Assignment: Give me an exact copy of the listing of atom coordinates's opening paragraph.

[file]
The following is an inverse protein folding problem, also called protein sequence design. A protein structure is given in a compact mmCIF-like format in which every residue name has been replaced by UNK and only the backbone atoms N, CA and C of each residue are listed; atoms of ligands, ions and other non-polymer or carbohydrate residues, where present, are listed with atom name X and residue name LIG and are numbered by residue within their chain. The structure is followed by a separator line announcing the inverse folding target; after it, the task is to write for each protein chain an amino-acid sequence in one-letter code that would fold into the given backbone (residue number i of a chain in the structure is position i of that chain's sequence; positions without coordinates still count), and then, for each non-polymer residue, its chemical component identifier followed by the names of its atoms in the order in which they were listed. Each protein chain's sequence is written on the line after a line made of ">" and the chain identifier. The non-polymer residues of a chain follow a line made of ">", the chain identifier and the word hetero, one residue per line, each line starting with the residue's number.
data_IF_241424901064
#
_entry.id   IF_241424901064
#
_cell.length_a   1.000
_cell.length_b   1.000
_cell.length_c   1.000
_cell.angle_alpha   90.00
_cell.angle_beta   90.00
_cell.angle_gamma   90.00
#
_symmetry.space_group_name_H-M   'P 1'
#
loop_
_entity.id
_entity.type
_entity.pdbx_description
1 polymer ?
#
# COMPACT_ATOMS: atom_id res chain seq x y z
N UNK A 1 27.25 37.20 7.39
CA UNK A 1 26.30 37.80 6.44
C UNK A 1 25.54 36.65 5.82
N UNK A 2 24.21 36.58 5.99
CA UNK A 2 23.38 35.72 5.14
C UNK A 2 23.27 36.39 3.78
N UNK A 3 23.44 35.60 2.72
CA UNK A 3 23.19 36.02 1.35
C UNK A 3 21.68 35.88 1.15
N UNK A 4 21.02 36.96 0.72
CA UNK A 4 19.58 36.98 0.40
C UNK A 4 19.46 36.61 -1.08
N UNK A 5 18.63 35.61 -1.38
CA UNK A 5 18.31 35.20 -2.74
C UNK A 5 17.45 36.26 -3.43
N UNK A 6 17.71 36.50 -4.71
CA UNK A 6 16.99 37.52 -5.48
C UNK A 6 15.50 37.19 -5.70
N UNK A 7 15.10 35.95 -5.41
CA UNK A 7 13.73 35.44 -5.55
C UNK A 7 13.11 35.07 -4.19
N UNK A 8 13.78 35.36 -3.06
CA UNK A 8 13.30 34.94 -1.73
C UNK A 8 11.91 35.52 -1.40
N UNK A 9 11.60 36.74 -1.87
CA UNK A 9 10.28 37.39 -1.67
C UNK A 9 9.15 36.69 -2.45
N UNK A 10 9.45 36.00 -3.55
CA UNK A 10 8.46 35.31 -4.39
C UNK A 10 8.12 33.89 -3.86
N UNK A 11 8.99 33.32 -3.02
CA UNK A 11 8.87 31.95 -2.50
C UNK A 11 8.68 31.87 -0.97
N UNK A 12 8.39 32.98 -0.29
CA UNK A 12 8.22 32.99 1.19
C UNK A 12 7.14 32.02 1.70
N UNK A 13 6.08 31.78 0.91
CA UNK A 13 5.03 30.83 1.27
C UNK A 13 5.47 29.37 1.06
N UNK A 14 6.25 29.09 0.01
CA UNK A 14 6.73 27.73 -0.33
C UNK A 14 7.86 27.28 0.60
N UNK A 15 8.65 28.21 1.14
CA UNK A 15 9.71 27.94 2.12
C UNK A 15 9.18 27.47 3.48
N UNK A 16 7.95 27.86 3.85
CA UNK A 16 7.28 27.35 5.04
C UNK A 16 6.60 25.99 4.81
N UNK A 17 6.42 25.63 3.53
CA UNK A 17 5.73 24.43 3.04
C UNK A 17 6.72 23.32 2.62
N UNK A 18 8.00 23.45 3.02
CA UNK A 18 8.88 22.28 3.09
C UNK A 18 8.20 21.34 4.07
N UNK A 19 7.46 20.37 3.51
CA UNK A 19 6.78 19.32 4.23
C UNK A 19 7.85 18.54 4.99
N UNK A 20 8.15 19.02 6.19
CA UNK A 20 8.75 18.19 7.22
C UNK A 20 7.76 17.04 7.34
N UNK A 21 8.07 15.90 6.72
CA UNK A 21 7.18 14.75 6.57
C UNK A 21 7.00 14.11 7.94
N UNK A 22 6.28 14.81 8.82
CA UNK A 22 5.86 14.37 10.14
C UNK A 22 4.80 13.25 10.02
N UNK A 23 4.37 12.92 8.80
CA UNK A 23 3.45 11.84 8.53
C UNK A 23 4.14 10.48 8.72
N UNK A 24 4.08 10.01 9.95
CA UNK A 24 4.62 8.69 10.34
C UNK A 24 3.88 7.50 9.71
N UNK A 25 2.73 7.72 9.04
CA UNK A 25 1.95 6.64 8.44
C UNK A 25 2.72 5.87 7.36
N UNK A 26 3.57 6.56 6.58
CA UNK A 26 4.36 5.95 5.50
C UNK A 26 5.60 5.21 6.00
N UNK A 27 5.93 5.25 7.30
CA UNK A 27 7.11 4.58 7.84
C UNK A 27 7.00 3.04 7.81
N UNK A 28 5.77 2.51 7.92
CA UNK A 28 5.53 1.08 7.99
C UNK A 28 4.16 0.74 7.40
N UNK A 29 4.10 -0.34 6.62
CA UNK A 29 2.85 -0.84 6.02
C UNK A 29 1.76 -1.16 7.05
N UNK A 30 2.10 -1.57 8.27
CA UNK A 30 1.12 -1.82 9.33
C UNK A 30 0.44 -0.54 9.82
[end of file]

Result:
The following is an inverse protein folding problem, also called protein sequence design. A protein structure is given in a compact mmCIF-like format in which every residue name has been replaced by UNK and only the backbone atoms N, CA and C of each residue are listed; atoms of ligands, ions and other non-polymer or carbohydrate residues, where present, are listed with atom name X and residue name LIG and are numbered by residue within their chain. The structure is followed by a separator line announcing the inverse folding target; after it, the task is to write for each protein chain an amino-acid sequence in one-letter code that would fold into the given backbone (residue number i of a chain in the structure is position i of that chain's sequence; positions without coordinates still count), and then, for each non-polymer residue, its chemical component identifier followed by the names of its atoms in the order in which they were listed. Each protein chain's sequence is written on the line after a line made of ">" and the chain identifier. The non-polymer residues of a chain follow a line made of ">", the chain identifier and the word hetero, one residue per line, each line starting with the residue's number.